In a 2011 report, Morgan Stanley analysts proclaimed that America was experiencing a transition from an ownership society to a “rentership society.” “The combination of falling home prices, limited mortgage credit, continued liquidations and better rental options is fundamentally changing the way Americans live,” says the report, concluding, “We believe this change is only beginning.” For Wall Street firms, the Morgan Stanley report appears to have become a self-fulfilling prophecy: Seeing a profitable opening in the wake of the foreclosure crisis, investment groups have worked diligently to bring a “rentership society” into being. During the past two years, investors have bought approximately 200,000 single-family homes, mostly foreclosures, in urban areas nationwide, with plans to convert them into rental properties. In Atlanta, one such investment group purchased 1,400 homes on a single day in April of last year.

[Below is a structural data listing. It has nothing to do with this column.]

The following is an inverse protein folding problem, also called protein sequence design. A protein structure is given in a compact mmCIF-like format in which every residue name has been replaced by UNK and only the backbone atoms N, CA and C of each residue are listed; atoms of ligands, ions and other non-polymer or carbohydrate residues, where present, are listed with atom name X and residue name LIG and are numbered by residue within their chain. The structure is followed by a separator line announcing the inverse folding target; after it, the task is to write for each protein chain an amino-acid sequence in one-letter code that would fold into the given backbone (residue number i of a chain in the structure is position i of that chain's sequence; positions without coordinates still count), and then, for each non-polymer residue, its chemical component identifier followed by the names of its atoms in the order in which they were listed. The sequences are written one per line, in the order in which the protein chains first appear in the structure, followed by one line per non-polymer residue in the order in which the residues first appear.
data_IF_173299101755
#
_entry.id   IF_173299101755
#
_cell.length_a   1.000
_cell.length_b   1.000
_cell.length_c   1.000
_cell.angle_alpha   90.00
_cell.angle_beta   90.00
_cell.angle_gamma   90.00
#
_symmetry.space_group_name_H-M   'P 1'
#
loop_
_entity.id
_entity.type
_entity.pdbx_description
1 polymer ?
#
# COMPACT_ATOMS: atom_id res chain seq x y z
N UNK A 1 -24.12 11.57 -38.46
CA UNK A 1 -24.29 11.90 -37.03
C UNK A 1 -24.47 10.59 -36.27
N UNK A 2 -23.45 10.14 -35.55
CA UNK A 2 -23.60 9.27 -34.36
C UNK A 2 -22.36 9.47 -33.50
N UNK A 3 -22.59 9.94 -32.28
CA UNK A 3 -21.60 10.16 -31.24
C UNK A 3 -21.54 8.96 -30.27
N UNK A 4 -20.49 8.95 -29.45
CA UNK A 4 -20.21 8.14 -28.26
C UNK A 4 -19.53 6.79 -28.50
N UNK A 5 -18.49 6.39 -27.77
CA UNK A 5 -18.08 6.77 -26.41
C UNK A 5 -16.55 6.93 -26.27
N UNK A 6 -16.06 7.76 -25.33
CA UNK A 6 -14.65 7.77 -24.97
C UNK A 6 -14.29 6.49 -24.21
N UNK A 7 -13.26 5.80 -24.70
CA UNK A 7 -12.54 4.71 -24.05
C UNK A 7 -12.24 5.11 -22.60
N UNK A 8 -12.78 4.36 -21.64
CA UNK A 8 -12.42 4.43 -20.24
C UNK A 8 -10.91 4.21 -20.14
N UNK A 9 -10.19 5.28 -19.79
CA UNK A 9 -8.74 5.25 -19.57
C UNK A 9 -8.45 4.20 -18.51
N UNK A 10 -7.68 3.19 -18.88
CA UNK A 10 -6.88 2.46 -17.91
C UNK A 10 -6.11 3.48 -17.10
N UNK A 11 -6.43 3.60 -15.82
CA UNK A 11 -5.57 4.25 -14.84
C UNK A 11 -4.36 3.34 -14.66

This investor-led feeding frenzy has sent home sales and prices rising again, leading some commentators to hail a “robust housing recovery.” But it’s one that’s happening largely without homeowners. In the final months of 2013, the rate of homeownership dipped to an 18-year low of 65.2 percent, down from a 69.4 percent peak prior to the 2007 financial crisis, according to U.S. Census data.
And something else curious was happening too: A reactionary view of human sexuality was taking over. Websites which dealt with breast feeding or fine art were being blocked. The male eye was winning: impressing the sense that the only function for the naked female body was sexual.
It was a staggering failure. But Downing Street was pleased with itself, it had won. The ISPs had surrendered. The Washington Post described it as “some of the strictest curbs on pornography in the Western world” - music to Cameron’s ears. Suddenly the terms of the debate started shifting. Dido Harding, the chief executive of TalkTalk, was saying the internet needed a “social and moral framework”.
Portland administrators will flush 38 million gallons of water from Mt. Tabor Reservoir 5 after a 19-year-old man urinated in the city’s drinking supply.
“Even though there is very minimal public health risk, the bottom line is that our commitment is to serve water that’s clean, cold and constant,” said Water Bureau administrator David Shaff. “That doesn’t include pee. Not from people, at least.”
Raise your hand if you want to watch a Portlandia episode featuring this incident.